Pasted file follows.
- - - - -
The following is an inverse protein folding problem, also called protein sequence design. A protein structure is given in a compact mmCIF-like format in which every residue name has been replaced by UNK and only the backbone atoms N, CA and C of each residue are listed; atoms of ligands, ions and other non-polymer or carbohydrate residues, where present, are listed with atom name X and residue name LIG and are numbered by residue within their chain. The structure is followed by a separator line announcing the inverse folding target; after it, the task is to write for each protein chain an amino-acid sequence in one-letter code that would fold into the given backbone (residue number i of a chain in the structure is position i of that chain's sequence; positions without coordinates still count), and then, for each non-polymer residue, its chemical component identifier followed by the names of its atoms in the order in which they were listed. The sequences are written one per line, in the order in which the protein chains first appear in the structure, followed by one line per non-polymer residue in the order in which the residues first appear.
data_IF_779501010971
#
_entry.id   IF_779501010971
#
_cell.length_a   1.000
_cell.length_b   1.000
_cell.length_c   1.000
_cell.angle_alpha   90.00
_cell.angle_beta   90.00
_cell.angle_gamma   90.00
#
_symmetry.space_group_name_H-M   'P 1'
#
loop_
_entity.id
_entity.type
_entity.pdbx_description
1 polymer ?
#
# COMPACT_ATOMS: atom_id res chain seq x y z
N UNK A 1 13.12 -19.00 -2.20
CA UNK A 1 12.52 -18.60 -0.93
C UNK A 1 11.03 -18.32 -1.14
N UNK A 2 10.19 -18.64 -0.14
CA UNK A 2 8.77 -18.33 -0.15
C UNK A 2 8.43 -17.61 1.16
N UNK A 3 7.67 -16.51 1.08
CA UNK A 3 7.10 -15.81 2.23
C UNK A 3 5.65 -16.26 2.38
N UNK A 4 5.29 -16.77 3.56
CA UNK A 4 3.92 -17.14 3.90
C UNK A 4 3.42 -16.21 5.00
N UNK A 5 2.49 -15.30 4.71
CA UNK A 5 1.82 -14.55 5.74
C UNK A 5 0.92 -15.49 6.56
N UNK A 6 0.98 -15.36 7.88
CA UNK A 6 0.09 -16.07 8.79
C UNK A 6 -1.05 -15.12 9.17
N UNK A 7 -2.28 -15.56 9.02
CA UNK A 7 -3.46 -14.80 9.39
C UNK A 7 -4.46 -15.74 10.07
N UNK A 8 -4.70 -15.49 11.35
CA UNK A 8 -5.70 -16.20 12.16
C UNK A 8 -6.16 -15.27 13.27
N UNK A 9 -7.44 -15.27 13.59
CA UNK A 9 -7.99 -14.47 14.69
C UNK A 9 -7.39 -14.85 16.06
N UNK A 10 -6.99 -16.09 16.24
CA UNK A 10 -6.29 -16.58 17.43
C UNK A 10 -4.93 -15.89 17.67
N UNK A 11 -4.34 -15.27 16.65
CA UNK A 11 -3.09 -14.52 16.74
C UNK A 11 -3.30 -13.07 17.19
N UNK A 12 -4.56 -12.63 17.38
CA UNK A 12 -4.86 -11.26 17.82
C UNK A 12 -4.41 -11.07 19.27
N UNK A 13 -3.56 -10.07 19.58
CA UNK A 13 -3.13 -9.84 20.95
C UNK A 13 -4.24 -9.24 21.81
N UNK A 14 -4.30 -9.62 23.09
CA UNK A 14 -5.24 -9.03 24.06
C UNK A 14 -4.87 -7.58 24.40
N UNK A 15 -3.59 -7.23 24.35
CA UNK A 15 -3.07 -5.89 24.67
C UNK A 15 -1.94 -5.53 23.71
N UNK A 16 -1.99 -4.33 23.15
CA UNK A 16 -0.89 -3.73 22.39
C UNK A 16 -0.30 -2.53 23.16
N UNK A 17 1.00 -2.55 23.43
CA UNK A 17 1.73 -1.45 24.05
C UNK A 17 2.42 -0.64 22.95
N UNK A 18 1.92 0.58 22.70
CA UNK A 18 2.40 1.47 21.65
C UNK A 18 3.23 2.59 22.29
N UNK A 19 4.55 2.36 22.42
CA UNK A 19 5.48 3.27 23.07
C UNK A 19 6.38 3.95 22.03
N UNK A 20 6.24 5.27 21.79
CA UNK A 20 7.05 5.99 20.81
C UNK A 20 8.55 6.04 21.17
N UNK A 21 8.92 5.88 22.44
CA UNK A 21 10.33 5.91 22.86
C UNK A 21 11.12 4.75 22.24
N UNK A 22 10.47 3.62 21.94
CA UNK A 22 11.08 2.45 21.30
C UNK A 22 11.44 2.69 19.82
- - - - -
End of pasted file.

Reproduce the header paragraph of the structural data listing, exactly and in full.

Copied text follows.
The following is an inverse protein folding problem, also called protein sequence design. A protein structure is given in a compact mmCIF-like format in which every residue name has been replaced by UNK and only the backbone atoms N, CA and C of each residue are listed; atoms of ligands, ions and other non-polymer or carbohydrate residues, where present, are listed with atom name X and residue name LIG and are numbered by residue within their chain. The structure is followed by a separator line announcing the inverse folding target; after it, the task is to write for each protein chain an amino-acid sequence in one-letter code that would fold into the given backbone (residue number i of a chain in the structure is position i of that chain's sequence; positions without coordinates still count), and then, for each non-polymer residue, its chemical component identifier followed by the names of its atoms in the order in which they were listed. The sequences are written one per line, in the order in which the protein chains first appear in the structure, followed by one line per non-polymer residue in the order in which the residues first appear.